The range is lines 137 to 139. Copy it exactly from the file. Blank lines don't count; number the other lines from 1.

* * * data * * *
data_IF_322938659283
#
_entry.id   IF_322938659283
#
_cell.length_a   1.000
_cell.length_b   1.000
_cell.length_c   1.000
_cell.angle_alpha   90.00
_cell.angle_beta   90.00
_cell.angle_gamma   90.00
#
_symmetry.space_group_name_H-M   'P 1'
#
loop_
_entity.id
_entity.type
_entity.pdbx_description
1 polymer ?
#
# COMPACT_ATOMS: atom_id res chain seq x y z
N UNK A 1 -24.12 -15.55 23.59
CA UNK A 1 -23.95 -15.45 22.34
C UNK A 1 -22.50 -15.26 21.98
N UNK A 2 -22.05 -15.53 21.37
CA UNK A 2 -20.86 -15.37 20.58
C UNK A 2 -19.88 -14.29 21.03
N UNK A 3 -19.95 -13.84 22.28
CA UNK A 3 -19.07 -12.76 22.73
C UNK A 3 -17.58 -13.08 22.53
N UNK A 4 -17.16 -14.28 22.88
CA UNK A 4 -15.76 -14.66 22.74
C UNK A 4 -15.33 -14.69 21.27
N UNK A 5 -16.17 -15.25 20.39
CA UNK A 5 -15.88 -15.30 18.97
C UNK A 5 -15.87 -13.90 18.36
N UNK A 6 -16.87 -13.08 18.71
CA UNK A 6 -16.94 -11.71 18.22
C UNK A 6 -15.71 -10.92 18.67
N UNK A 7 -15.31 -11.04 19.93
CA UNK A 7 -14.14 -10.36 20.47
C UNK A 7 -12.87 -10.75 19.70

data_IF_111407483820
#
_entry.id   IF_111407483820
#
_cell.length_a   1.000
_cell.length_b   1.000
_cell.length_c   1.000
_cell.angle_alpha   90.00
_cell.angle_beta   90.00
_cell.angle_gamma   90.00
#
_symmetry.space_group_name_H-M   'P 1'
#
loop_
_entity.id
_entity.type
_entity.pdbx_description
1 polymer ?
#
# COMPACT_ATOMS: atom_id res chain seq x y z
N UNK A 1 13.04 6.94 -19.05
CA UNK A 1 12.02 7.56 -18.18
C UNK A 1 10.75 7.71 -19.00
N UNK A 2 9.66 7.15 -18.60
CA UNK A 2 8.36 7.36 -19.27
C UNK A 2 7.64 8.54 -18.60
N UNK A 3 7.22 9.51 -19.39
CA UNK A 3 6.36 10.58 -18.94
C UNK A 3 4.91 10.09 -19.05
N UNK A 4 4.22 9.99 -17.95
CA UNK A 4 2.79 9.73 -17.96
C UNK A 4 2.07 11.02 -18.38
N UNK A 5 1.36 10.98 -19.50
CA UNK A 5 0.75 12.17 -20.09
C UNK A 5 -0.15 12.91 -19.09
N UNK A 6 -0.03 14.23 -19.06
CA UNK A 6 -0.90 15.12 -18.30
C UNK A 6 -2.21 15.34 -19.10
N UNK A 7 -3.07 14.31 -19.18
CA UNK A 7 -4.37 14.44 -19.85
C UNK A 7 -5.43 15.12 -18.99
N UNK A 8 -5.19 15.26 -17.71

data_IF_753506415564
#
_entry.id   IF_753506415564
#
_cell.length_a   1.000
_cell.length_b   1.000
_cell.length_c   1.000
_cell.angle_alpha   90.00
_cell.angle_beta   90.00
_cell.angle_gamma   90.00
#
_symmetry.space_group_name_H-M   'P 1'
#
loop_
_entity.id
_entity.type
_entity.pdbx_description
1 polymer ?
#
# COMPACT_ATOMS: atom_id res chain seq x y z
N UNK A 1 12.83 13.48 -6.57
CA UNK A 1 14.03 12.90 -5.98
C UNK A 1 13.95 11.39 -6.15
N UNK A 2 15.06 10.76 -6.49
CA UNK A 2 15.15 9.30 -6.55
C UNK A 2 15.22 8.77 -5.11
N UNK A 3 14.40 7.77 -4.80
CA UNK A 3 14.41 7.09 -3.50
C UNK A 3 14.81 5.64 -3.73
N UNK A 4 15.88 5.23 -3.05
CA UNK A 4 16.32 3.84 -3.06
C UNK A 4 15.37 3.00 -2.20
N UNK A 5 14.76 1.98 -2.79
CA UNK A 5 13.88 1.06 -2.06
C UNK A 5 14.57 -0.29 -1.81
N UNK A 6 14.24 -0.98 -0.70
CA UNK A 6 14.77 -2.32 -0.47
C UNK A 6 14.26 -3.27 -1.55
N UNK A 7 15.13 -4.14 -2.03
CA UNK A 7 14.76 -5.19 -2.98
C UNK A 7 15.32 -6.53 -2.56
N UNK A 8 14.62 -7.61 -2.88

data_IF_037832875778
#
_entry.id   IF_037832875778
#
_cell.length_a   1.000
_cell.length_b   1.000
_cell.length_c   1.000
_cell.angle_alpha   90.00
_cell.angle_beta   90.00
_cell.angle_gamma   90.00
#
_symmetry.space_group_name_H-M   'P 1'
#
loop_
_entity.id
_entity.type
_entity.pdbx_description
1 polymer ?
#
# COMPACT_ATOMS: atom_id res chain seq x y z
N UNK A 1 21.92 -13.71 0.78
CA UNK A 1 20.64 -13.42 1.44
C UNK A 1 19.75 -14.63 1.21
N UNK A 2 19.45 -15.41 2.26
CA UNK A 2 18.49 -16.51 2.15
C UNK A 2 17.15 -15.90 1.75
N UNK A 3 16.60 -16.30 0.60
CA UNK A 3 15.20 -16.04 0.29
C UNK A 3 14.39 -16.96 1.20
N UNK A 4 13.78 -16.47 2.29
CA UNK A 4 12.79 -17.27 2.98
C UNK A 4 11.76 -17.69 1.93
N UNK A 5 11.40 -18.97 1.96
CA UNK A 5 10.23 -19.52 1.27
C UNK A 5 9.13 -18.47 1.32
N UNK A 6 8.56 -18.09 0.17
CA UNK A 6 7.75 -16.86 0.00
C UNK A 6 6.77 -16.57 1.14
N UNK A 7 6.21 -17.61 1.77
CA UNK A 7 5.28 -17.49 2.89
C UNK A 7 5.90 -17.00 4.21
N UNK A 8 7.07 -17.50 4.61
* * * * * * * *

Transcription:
_symmetry.space_group_name_H-M   'P 1'
#
loop_